What are small businesses saying when they don’t reply to emails?

Wednesday, 14 October, 2015

Unanswered email or text messages are a source of considerable anxiety for many people. Why is the recipient seemingly ignoring us? Was it something we said? Did the message even reach them? Whose to know until they respond. If ever, that is. Now some think the phenomenon requires a formal title, Unanswered Email/Text Rage Syndrome, so distressing it potentially is.

The real question however is, what constitutes an acceptable time frame to respond within? Should we be a little more patient? Surprisingly, this apparently remains a grey area, even though people have been communicating via email for the best part of twenty years. As I see it though, the response time depends on whether the message is personal or professional.

A friend may not have replied to an email for all sorts of reasons. Their child is unwell, they’ve forgotten their email password, or they went away. And didn’t send you an email saying so. Business communications are another matter though, and any business owner should have a system in place to, at the very least, acknowledge receipt of a message promptly.

Or so you would think. But business owners are people also. Their children may also fall ill. They too can forget the password for their email account. Smaller operators may simply be overwhelmed by email volumes. I know how that can feel, as an independent online publisher, especially when everyone decides to contact me at the same time.

Sometimes though, it strikes me that some business people willfully choose to ignore some of the email messages they receive. It seems inconceivable that such a person, particularly one in their right mind, would risk triggering Unanswered Email/Text Rage Syndrome in a client, or potential customer, but perhaps the stratagem is a way in itself of offering a reply, albeit offbeat.

I don’t know the answer

That certainly appears to be one conclusion that can be taken from an unanswered email. Instead of coming out and saying as much though, the recipient would rather that a sender read between the lines, as it were, by taking no action whatsoever. It’s a brilliant ploy, and one that is bound to see much return business going the recipient’s way.

The answer is NO

In other words, I can’t help you, but it will be a cold day in hell before I say as much. No one wants to look bad by having to directly refuse a request, so attempt to mitigate the fall-out by saying absolutely nothing at all. Another ruse that displays class and foresight, as an operation that doesn’t say no, is surely preferable to one that actually says no. Do I have that right?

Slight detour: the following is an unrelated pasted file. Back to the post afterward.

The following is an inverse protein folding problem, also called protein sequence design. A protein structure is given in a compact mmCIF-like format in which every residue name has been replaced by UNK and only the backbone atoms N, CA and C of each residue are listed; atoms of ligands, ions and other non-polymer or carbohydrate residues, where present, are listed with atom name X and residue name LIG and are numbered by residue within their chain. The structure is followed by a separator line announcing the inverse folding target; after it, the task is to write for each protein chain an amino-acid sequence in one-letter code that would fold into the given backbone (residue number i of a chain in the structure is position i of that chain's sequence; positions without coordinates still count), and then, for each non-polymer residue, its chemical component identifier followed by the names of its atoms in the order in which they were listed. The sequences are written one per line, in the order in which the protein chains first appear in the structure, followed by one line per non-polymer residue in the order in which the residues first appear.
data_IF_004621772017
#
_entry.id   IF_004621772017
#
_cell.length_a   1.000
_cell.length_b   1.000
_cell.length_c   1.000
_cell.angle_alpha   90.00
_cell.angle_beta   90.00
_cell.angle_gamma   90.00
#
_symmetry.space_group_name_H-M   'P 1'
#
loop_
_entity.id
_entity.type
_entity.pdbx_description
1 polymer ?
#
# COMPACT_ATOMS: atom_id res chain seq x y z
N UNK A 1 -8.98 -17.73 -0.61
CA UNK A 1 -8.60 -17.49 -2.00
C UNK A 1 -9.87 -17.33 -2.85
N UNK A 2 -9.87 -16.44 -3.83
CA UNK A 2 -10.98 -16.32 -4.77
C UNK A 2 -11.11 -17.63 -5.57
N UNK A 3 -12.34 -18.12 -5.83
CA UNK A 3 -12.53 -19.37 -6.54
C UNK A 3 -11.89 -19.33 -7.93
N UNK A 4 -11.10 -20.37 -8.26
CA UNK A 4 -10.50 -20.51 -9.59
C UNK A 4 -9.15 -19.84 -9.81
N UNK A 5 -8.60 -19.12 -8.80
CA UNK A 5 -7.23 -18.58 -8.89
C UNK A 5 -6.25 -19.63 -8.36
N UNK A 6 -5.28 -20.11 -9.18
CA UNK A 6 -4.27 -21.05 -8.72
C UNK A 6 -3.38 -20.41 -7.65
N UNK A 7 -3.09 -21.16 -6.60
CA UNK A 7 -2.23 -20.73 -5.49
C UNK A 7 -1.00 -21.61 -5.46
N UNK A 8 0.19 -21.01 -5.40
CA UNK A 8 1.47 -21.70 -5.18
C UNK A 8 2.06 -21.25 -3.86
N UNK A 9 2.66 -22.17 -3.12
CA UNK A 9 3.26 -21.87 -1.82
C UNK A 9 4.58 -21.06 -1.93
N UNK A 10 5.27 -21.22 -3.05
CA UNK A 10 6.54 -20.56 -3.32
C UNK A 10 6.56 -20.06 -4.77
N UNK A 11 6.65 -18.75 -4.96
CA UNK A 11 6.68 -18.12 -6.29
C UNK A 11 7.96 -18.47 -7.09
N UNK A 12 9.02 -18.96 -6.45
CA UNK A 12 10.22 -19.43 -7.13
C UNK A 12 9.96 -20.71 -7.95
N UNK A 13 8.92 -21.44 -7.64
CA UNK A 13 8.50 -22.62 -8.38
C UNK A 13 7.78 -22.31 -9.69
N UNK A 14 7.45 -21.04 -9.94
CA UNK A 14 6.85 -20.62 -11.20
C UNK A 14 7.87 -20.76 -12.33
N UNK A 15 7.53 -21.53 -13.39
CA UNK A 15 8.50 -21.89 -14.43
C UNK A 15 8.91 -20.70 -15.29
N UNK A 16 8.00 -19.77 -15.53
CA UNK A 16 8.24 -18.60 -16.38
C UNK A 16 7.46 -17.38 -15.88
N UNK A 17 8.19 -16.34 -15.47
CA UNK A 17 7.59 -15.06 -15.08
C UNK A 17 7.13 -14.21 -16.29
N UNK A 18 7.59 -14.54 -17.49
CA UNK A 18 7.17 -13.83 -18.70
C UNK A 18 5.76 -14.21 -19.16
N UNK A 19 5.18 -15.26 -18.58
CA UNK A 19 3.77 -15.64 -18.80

I can’t be bothered/I’m too busy

This is probably the first thought that a sender has once it becomes clear that the recipient is taking their time in replying. It’s another good look for a recipient, and really has to make a sender wonder why they’re in business in the first instance. It also leads them to wonder how long said recipient will remain in business, if they’re not interested in whose contacting them.

So what should I do?

Just because you can write and send an email message almost immediately, doesn’t mean a response will be just as prompt. We all know that. But being seen to be giving potential, or existing customers, the cold shoulder doesn’t bode well for a business either. If you need to buy a little time, make use of an email autoresponder, they’re not too hard to set up.

Try to categorise and prioritise incoming messages. Prepare a number of short, pre-written responses, that require only minimal personalisation. Something like “thanks for your message, we’ll reply to you in detail in X days time”. One person I know spends a certain time dealing with email every morning, be it one hour or four, before doing anything else that day.

You didn’t go into business, only to see yourself go out of business, because you didn’t have a plan for dealing with the electronic and text messages that are inevitably going to come your way. A reputation for not responding to client communications is not only worse than useless, it will also have people questioning your integrity and professionalism. That you don’t want.

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